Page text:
In her review of Peter Novick’s The Holocaust in American Life Eva Hoffman asserts that “Stephen [sic] T. Katz, a leading Holocaust scholar,…argued, for example, that the massacre of the Pequot Indians was not genocide because many Pequots survived and ‘were still listed as a separate group residing in Connecticut.”’ This statement misrepresents my position. That is, while I do not believe the “massacre” of the Pequot in the early seventeenth century was a case of “genocide,” I hold this position as a result of careful reflection on (a) the meaning of “genocide”; and (b) a thorough study of the seventeenth-century evidence relevant to this issue. I set out my arguments in support of this conclusion in an essay entitled “The Pequot War Reconsidered” that originally appeared in the New England Quarterly issue of June 1991. There Ireexamined the Pequot War of 1637, and its recent interpretations by a number of scholars. The entire essay dealt with the original seventeenth-century evidence and its current interpretations and was the basis for my conclusion that the behavior of the Puritans and their Indian allies, while morally reprehensible, did not constitute, in the technical sense, “genocide” (a term very loosely used in many situations today). Genocide is a specific legal term that defines a particular type of action. The United Nations Treaty on Genocide, which, though problematic for a variety of reasons, is the most widely accepted definition, describes it as an act that involves “the intent…to destroy a group.” Given the available seventeenth-century evidence I believe proof of such “intent” is absent, particularly in light of the actions of the Puritans and their Indian allies during and after the end of hostilities in 1637. What Itherefore wrote in a conclusion to my 1991 essay, portions of which I now quote, and which I trust the NYR will print so as not to make it possible to misrepresent my views once again, was:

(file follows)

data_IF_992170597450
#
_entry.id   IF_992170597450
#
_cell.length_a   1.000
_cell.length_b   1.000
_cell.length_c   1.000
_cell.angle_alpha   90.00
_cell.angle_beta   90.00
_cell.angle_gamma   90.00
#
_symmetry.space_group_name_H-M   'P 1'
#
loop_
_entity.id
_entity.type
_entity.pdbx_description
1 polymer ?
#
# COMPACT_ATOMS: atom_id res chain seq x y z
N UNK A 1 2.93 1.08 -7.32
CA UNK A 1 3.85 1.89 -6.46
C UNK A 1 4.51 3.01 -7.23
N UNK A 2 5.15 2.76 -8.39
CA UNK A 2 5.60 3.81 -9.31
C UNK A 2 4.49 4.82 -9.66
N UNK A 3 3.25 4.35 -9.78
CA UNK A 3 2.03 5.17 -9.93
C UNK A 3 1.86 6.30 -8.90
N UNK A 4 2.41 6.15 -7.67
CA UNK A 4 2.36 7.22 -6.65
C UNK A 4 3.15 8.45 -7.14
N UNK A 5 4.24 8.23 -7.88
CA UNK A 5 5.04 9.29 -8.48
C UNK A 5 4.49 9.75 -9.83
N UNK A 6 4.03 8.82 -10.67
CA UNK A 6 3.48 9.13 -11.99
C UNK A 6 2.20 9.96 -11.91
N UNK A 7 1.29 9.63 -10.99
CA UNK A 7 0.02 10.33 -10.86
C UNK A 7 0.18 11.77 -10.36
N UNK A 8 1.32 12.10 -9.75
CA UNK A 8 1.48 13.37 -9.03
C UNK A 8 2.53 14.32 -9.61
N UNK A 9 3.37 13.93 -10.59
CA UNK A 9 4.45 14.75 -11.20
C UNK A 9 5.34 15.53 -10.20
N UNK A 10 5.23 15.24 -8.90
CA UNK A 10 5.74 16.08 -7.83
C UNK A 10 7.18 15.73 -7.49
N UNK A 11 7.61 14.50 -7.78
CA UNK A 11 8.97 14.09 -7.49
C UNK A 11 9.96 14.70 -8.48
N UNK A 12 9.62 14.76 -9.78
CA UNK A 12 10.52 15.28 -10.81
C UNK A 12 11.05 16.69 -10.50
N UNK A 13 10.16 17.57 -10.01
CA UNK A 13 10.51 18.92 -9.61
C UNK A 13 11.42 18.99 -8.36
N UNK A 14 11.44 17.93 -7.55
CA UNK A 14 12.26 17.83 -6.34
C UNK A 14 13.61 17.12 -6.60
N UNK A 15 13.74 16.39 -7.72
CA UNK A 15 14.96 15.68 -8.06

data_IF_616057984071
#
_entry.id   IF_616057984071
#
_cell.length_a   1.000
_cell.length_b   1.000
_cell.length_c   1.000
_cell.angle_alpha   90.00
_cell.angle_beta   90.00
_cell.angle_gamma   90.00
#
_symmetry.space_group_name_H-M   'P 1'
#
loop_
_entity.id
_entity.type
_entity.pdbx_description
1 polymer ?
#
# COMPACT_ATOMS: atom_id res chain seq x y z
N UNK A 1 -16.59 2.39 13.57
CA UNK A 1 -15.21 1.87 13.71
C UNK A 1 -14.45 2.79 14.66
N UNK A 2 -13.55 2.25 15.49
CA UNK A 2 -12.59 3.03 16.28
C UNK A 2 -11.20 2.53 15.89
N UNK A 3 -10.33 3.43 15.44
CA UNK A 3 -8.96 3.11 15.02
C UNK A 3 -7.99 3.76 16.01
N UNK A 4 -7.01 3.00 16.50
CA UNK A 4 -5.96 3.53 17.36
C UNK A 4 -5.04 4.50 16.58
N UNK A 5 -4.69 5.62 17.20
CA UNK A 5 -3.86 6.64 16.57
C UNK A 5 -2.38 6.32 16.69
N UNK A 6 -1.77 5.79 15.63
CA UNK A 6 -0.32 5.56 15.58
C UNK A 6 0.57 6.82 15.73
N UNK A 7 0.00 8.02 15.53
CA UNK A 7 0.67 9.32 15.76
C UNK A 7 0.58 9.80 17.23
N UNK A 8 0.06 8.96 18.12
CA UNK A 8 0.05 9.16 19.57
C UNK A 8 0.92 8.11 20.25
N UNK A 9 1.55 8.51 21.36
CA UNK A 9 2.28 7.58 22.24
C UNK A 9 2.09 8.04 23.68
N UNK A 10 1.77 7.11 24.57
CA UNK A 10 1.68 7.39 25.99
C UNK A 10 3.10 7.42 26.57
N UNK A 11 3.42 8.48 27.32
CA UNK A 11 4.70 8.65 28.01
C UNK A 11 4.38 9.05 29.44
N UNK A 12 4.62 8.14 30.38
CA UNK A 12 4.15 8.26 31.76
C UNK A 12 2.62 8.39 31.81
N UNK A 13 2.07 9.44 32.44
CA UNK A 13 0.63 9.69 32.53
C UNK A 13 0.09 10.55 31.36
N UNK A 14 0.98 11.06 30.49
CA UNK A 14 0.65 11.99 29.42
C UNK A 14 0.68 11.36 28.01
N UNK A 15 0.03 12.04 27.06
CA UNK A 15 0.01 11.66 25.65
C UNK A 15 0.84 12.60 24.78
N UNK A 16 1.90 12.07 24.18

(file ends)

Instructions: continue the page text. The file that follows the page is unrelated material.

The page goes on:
From our point of view, it is easy to sympathize with the Pequots and to condemn the colonists’ actions, but the scope of our condemnation must be measured against the facts. After the Treaty of Hartford was signed, Pequots were not physically harmed. Indeed, in 1640 the Connecticut leadership “declared their dislike of such as would have the Indians rooted out,” that is, murdered. Before the Pequots capitulated, many of their tribe had died, but the number killed probably totaled less than half the entire tribe. Sherburne Cook’s estimate is even lower: “If the initial population [of Pequots] was 3,000 and 750 were killed, the battle loss was twenty-five percent of the tribe.”
While many Pequots were absorbed by other tribes—it is es-timated that Uncas’s Mohegan tribe, for example, received hundreds—evidence clearly indicates that soon after the conclusion of the war, the Pequot began to regroup as a tribe. By 1650 four special towns were created to accommodate them, each ruled by a Pequot governor, and in 1667 Connecticut established permanent reservations for the tribe, which by 1675 numbered approximately 1,500-2,000 members. That year, no more than two generations after the Pequot War had ended, the Pequots allied with the colonists to fight King Philip’s War. As recently as the 1960s, Pequots were still listed as a separate group residing in Connecticut. Such factors suggest that while the British could certainly have been less thorough, less severe, less deadly in prosecuting their campaign against the Pequots, the campaign they actually did carry out, for all its vehemence, was not, either in intent or execution, genocidal.